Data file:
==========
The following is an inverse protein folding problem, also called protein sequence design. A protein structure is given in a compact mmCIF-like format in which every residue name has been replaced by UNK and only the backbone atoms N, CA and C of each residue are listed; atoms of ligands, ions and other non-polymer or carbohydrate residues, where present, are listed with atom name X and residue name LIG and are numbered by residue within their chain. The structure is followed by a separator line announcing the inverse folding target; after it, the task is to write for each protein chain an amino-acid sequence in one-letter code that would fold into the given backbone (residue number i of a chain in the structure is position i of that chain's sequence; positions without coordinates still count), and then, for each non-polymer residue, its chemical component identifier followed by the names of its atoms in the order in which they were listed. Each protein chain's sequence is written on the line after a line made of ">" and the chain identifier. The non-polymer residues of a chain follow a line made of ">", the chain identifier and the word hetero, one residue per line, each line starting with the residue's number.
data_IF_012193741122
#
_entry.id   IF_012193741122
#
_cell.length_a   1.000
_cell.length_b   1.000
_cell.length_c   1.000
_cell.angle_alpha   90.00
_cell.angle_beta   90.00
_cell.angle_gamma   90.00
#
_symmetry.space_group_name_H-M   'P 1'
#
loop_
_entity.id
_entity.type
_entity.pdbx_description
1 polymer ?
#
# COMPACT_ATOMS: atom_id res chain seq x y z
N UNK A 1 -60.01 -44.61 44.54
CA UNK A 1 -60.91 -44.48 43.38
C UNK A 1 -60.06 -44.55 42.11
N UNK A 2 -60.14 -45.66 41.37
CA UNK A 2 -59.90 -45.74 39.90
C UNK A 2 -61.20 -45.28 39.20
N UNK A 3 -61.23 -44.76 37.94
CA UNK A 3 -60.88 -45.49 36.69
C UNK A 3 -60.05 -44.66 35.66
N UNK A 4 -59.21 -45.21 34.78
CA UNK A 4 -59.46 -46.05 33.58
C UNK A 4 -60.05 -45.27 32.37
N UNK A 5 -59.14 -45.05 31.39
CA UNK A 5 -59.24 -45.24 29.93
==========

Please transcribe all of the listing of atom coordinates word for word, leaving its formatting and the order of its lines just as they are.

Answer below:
The following is an inverse protein folding problem, also called protein sequence design. A protein structure is given in a compact mmCIF-like format in which every residue name has been replaced by UNK and only the backbone atoms N, CA and C of each residue are listed; atoms of ligands, ions and other non-polymer or carbohydrate residues, where present, are listed with atom name X and residue name LIG and are numbered by residue within their chain. The structure is followed by a separator line announcing the inverse folding target; after it, the task is to write for each protein chain an amino-acid sequence in one-letter code that would fold into the given backbone (residue number i of a chain in the structure is position i of that chain's sequence; positions without coordinates still count), and then, for each non-polymer residue, its chemical component identifier followed by the names of its atoms in the order in which they were listed. Each protein chain's sequence is written on the line after a line made of ">" and the chain identifier. The non-polymer residues of a chain follow a line made of ">", the chain identifier and the word hetero, one residue per line, each line starting with the residue's number.
data_IF_012193741122
#
_entry.id   IF_012193741122
#
_cell.length_a   1.000
_cell.length_b   1.000
_cell.length_c   1.000
_cell.angle_alpha   90.00
_cell.angle_beta   90.00
_cell.angle_gamma   90.00
#
_symmetry.space_group_name_H-M   'P 1'
#
loop_
_entity.id
_entity.type
_entity.pdbx_description
1 polymer ?
#
# COMPACT_ATOMS: atom_id res chain seq x y z
N UNK A 1 -60.01 -44.61 44.54
CA UNK A 1 -60.91 -44.48 43.38
C UNK A 1 -60.06 -44.55 42.11
N UNK A 2 -60.14 -45.66 41.37
CA UNK A 2 -59.90 -45.74 39.90
C UNK A 2 -61.20 -45.28 39.20
N UNK A 3 -61.23 -44.76 37.94
CA UNK A 3 -60.88 -45.49 36.69
C UNK A 3 -60.05 -44.66 35.66
N UNK A 4 -59.21 -45.21 34.78
CA UNK A 4 -59.46 -46.05 33.58
C UNK A 4 -60.05 -45.27 32.37
N UNK A 5 -59.14 -45.05 31.39
CA UNK A 5 -59.24 -45.24 29.93